Abel Tesfaye's dark, twisted album is at odds with the glossy pop world he's been thrust into
A plinth has already been reserved for [a]Rakim[/a] in the pantheon of hip-hop...
Superficially falling within the current bass-drop and R&B-drenched formulas of hip-hop, Rakim's second solo outing has more nuances, twists, turns and cliffhangers to it than initially meet the eye. Think of him as writing a Bible of the music, laying down the original old-school rules (rhymes on the beat, complex metaphors, the odd verbal shock, beatboxing, street geography and life-affirming protest music are all here), and setting a new standard.
The hefty beats have been especially tailored for Rakim, who describes himself as, "The Mic Lebanon Teflon Don/The Mic Muhammad Ali/The Mic Barbarian/Like Saddam I'm even the bomb in Baghdad". Both DJ Premier's staccato midtempo 'When I Be On Tha Mic' and The 45 King's heat haze-like string confection 'How I Get Down' get equal treatment as sample/beat wreckages to be further demolished.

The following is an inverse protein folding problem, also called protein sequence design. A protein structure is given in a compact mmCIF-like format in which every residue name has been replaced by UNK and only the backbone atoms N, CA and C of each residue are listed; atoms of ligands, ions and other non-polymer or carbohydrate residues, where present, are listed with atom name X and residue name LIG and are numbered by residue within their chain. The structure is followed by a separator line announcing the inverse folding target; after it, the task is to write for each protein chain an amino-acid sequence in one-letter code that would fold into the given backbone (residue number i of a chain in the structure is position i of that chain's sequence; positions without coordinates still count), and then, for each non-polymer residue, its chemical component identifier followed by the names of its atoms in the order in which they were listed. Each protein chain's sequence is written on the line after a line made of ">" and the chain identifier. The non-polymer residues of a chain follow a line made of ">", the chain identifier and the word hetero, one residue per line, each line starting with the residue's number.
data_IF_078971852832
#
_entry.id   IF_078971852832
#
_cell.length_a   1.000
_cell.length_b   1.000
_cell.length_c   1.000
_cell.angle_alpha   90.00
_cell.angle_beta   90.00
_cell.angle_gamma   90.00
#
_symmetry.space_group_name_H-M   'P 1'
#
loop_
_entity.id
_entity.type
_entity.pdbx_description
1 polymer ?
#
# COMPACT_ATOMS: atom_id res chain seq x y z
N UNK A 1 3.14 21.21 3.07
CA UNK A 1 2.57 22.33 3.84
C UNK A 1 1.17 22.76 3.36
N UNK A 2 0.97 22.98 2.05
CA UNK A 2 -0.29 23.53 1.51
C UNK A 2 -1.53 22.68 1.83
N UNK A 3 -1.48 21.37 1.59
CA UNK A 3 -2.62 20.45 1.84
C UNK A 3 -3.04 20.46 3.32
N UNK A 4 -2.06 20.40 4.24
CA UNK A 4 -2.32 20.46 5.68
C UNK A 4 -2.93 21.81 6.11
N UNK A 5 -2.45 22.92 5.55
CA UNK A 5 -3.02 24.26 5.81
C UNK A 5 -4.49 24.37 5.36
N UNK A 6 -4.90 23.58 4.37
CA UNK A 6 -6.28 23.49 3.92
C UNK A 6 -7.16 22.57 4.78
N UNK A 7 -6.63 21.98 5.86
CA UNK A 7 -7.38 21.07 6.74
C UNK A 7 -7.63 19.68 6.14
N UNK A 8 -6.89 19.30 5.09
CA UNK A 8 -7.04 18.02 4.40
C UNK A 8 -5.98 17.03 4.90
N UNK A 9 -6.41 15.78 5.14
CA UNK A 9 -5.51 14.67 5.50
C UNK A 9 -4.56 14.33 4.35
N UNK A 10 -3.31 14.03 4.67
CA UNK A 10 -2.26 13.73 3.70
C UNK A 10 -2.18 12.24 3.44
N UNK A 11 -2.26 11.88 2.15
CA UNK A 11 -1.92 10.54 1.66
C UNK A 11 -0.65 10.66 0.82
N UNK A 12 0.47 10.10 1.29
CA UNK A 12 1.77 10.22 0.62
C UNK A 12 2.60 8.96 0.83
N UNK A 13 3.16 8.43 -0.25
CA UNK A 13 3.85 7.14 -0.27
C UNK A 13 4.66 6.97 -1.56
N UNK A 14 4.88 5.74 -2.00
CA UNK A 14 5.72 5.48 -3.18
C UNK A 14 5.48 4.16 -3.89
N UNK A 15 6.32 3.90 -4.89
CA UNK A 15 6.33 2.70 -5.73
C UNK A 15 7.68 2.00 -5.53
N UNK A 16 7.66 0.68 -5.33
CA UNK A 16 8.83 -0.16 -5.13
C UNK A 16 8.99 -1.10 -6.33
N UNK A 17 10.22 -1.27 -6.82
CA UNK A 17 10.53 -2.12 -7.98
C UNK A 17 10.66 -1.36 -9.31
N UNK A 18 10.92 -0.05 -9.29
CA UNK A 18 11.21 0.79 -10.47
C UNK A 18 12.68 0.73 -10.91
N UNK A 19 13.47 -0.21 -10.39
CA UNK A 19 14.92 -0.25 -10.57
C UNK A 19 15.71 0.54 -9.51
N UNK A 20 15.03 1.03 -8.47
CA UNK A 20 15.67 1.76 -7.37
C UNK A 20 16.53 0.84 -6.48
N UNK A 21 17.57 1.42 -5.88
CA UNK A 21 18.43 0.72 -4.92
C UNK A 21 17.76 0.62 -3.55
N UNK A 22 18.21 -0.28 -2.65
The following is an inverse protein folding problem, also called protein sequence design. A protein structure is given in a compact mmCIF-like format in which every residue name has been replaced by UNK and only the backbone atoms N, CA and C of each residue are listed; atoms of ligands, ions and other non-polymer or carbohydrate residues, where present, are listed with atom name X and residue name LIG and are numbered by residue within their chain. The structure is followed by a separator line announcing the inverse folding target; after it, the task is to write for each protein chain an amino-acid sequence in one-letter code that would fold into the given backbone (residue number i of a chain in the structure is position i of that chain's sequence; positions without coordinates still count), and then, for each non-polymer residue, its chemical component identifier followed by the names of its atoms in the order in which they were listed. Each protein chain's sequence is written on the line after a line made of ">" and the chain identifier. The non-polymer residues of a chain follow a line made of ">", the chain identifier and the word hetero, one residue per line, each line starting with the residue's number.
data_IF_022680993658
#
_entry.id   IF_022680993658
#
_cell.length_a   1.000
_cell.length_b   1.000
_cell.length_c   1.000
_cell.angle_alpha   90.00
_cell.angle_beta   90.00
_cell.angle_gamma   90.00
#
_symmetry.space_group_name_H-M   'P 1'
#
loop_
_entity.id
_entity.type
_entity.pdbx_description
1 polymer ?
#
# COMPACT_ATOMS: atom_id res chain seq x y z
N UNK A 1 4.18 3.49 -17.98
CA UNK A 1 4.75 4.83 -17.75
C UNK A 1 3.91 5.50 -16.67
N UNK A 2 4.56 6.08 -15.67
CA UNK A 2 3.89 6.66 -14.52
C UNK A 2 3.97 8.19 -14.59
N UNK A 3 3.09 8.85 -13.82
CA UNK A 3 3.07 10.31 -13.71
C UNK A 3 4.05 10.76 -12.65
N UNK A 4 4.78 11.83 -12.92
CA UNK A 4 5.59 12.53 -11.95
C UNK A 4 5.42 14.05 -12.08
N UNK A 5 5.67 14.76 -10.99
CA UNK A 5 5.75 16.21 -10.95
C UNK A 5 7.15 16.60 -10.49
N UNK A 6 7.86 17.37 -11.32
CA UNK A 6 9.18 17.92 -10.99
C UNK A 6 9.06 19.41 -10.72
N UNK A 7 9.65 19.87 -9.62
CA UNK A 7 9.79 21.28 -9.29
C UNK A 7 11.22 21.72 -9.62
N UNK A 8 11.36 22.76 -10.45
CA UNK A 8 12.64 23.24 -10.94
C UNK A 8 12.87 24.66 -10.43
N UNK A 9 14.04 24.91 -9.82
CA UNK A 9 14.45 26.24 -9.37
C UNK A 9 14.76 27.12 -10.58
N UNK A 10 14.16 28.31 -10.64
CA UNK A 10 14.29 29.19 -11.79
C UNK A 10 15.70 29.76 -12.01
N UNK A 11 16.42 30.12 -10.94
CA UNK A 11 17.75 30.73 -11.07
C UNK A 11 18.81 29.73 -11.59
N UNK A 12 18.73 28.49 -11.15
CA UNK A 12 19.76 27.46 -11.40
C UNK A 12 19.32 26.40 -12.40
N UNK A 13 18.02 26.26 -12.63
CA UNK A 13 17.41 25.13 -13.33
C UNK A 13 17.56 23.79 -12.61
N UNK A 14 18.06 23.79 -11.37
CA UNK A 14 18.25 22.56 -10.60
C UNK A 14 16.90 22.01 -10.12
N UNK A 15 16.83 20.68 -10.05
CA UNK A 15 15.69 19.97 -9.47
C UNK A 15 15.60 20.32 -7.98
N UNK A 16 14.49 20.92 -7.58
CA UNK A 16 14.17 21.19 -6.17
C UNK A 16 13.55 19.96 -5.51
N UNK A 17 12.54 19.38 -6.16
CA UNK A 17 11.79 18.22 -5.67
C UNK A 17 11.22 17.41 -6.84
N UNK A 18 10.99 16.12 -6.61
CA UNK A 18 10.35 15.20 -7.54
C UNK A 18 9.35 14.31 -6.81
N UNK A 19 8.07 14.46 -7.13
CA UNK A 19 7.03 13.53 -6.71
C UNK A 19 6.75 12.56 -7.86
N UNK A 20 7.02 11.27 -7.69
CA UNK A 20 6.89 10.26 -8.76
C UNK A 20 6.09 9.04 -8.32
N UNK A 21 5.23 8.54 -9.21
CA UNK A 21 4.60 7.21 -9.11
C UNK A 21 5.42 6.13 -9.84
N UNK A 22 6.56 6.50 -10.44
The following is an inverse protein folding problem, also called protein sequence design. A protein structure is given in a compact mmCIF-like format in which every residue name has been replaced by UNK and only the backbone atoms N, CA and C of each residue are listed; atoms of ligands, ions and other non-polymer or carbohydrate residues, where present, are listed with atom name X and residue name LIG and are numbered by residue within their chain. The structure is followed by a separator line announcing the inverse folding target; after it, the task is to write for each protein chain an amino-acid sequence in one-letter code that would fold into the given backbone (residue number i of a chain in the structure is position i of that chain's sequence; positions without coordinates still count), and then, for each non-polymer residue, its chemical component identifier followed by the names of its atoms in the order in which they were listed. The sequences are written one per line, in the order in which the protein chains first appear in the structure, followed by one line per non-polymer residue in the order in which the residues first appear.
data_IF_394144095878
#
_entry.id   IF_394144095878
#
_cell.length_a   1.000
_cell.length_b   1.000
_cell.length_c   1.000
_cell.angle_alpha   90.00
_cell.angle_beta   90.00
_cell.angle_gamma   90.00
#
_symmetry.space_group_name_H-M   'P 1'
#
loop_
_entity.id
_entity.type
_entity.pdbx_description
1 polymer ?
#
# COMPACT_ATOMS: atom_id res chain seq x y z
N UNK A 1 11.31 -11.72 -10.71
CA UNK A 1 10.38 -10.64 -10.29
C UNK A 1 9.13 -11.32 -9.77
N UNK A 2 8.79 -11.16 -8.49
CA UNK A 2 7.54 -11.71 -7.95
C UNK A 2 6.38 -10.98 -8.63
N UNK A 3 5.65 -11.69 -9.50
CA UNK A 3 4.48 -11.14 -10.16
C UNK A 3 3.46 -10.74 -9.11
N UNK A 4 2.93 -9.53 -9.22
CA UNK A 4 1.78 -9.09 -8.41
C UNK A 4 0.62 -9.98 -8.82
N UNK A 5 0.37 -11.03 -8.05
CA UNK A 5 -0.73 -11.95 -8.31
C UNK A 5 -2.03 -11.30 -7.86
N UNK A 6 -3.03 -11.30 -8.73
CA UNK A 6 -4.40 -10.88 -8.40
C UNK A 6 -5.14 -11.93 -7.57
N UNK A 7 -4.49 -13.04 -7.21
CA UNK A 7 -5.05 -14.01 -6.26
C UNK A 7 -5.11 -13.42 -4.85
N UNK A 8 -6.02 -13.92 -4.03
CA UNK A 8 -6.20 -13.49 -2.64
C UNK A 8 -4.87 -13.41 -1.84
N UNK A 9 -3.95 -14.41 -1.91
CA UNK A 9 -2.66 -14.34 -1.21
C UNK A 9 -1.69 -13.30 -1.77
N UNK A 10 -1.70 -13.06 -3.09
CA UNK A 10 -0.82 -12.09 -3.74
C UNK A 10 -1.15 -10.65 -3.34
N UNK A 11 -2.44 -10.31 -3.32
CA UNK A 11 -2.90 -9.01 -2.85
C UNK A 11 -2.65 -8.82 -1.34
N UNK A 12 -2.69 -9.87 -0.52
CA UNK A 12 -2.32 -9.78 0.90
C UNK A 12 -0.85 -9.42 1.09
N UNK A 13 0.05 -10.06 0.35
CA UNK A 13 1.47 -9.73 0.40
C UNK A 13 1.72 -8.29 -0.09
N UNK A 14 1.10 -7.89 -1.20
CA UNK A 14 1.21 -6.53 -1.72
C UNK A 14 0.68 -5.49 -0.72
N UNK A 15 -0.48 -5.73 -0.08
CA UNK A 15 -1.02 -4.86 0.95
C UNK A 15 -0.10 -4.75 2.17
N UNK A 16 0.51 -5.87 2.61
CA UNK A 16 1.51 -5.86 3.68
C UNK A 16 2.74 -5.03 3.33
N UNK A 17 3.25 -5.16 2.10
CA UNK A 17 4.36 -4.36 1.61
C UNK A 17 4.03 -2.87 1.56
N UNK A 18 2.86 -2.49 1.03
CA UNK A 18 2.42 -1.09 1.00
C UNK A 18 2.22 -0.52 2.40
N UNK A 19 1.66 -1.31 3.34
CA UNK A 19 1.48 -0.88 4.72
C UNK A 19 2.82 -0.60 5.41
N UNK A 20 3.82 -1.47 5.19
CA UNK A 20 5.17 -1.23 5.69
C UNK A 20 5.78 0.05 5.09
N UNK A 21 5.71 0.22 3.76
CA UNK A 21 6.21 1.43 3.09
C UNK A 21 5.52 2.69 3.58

His is a ghetto world, yet Rakim somehow injects everyday party scenarios and the standard odes to 'the ladies' with fresh blood. Who else would compare himself to a genie, as on 'I Know', and then reverse the simile by commanding you to dance? See, he's the one genie who won't do anyone's bidding. And 'The Master' is slow; so slow it often slouches for extra chilly effect. Rakim takes time to make his point and the listener gets stupefied into acceptance. This must be what positive brainwashing is like.
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Oxford's finest flit between gnarly rock and frustrating slickness on an often-brilliant fourth album